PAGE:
The rise in dollar-based wealth for the top Kenyan earners “was notable as it occurred despite a significant depreciation of the shilling against the US dollar” in recent years, the report points out.
The largest share of the richest Kenyans – 6,200 individuals – live in Nairobi. Mombasa (900) and Kisumu (200) also have significant numbers of millionaires, New World Wealth reports.
Contrary to some projections, Nairobi did not rank in December 2014 as one of the three most expensive cities in sub-Saharan Africa in terms of home prices.
Upper-crust areas of Cape Town in South Africa have the costliest residential real estate, with sales running at $6,500 per square foot, New World Wealth reports.
The Talatona area of oil-rich Angola commands the second-highest home prices at $4,200 per square meter. Johannesburg’s Sandton section is next. The price per square meter there is said to be $4,200.
In upscale neighbourhoods in Nairobi, a home can be bought for around $1,600 per square metre – fifth highest in sub-Saharan Africa.
Durban’s Umhlanga area ranks fourth at $2,100 a square metre.
The growth of Kenya’s millionaire class has attracted several wealth-management firms to Nairobi.
Among those currently offering financial services to the Kenyan elite are Barclays, Dry Associates, GlobalEye, Intouch Capital, Private Wealth and Sanlam.
The Kenyan wealth management sector is set to benefit from strong growth in the ranks of high net-worth individuals in Tanzania and Uganda, New World Wealth predicts.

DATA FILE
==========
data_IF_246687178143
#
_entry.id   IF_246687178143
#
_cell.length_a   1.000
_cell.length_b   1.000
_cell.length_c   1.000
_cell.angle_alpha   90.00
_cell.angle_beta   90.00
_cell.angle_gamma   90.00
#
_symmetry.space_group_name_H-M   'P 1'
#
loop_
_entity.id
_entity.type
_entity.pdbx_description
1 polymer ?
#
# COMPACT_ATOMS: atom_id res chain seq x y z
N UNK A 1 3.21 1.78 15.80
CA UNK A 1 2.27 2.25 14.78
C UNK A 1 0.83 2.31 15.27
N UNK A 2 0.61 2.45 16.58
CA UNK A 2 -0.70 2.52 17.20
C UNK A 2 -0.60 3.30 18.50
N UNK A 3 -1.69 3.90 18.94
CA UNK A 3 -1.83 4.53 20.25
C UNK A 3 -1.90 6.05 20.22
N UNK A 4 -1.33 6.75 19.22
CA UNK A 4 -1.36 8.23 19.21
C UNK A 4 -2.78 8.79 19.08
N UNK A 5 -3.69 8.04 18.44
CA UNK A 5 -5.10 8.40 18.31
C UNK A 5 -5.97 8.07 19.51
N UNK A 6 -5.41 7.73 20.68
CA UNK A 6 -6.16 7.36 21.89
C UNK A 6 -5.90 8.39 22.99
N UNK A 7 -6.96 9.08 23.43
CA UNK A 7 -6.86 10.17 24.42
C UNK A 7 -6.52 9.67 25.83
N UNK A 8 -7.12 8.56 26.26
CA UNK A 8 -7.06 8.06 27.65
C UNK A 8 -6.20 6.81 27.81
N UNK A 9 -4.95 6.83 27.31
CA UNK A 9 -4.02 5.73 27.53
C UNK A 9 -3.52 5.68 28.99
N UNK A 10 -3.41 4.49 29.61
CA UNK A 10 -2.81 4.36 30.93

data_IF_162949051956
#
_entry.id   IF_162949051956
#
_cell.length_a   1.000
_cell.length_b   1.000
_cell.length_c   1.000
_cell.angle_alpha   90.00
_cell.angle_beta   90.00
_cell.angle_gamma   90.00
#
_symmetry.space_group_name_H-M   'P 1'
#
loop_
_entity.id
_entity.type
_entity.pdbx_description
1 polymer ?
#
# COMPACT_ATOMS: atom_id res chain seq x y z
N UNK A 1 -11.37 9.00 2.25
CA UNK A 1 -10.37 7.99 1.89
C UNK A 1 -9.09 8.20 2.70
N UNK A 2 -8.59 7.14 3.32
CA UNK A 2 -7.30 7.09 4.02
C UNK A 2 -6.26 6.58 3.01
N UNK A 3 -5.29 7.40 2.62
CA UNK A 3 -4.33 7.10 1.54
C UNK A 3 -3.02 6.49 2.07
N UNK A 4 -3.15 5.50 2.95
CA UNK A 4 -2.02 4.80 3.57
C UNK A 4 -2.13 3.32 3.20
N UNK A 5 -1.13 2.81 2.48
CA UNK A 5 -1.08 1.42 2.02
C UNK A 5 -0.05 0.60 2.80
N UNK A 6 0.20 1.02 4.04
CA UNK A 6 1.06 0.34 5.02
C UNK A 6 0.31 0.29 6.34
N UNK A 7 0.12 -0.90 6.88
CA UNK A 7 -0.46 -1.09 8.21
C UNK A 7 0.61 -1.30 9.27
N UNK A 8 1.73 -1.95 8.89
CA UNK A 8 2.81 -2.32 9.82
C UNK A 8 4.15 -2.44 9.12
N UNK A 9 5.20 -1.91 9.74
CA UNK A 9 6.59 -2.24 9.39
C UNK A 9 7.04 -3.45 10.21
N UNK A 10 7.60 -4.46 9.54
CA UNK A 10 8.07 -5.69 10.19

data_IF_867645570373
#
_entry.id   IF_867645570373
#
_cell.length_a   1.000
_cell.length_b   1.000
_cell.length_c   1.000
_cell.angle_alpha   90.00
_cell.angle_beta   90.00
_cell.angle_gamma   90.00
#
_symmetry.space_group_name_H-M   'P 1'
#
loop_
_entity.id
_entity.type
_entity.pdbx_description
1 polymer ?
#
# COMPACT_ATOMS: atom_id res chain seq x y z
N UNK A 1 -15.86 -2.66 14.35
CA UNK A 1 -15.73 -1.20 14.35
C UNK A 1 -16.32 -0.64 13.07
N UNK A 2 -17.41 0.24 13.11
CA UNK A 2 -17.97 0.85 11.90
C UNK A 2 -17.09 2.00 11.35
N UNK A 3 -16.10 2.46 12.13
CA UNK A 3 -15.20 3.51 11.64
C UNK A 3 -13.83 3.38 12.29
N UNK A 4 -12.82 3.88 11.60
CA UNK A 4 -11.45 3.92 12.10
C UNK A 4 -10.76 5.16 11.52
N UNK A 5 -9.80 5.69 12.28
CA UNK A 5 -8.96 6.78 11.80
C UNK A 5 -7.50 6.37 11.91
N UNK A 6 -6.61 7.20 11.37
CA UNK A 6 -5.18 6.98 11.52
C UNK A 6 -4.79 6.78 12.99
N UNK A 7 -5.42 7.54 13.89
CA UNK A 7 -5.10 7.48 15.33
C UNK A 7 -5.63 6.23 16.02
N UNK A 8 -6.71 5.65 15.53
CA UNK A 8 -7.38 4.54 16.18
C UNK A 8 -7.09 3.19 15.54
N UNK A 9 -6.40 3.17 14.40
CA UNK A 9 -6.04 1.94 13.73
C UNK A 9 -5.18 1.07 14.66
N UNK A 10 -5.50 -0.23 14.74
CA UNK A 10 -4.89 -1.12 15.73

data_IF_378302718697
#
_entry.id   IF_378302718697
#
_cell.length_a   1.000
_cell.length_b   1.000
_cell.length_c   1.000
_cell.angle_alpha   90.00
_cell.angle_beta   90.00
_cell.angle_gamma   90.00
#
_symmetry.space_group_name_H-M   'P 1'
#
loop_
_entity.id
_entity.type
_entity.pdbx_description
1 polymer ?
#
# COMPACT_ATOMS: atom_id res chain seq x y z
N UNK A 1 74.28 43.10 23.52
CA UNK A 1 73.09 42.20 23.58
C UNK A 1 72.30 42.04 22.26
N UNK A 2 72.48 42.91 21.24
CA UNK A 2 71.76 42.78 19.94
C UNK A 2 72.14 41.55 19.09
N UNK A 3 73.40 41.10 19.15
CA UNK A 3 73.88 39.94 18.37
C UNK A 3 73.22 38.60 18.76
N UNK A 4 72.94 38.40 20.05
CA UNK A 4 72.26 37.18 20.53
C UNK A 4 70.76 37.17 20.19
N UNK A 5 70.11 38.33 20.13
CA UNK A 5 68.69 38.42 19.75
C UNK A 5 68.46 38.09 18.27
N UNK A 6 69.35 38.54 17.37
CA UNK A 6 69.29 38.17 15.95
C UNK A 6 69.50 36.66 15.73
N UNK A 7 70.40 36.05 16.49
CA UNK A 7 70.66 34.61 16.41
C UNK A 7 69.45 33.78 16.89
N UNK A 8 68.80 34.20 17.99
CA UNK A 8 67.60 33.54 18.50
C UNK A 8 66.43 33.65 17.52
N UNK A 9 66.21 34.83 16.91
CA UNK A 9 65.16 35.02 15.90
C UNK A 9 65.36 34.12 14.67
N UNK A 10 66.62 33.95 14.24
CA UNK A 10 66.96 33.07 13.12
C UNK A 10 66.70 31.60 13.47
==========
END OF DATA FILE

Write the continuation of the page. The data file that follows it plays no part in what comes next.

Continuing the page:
Those countries “have less-developed banking systems,” meaning some of their wealthiest citizens “may choose to use Kenyan banks”.
LACK OF TRANSPARENCY
Credit Suisse, RMB (South Africa) and UBS (Switzerland) are among the wealth management operations likely to set up shops in Nairobi in the next few years, New World Wealth says.
New York-based Chase Morgan is also seeking to establish a branch in Kenya.
While Kenya is not home to any of Africa’s 19 dollar billionaires, a few Kenyans have net worth in the hundreds of millions of dollars.
However, considering poor record-keeping levels and lack of transparency in monitoring these trends, some of the information on individual and family net worth is often open to question.
Last March, US-based Forbes magazine ranked Bhimji Depar Shah and family, with a net worth calculated at $700 million, as the wealthiest Kenyans.
Mr Shah is founder of Bidco Industries, a manufacturer of edible oil, that registers an annual revenue of more than $500 million.
Number-two on the Forbes list is Naushad Merali, founder of the Sameer Group that has interests in construction, agriculture, property, information technology and finance. His net worth is placed at $550 million.
President Uhuru Kenyatta ranks third on the list of wealthiest Kenyans.
“He owns the nation’s biggest dairy company, vast tracts of land and a host of other companies in various industries like jewelry, media, transport, finance, agriculture, banking and real estate,” Forbes reports.
However, it is unclear where Forbes drew the line between individual and family wealth.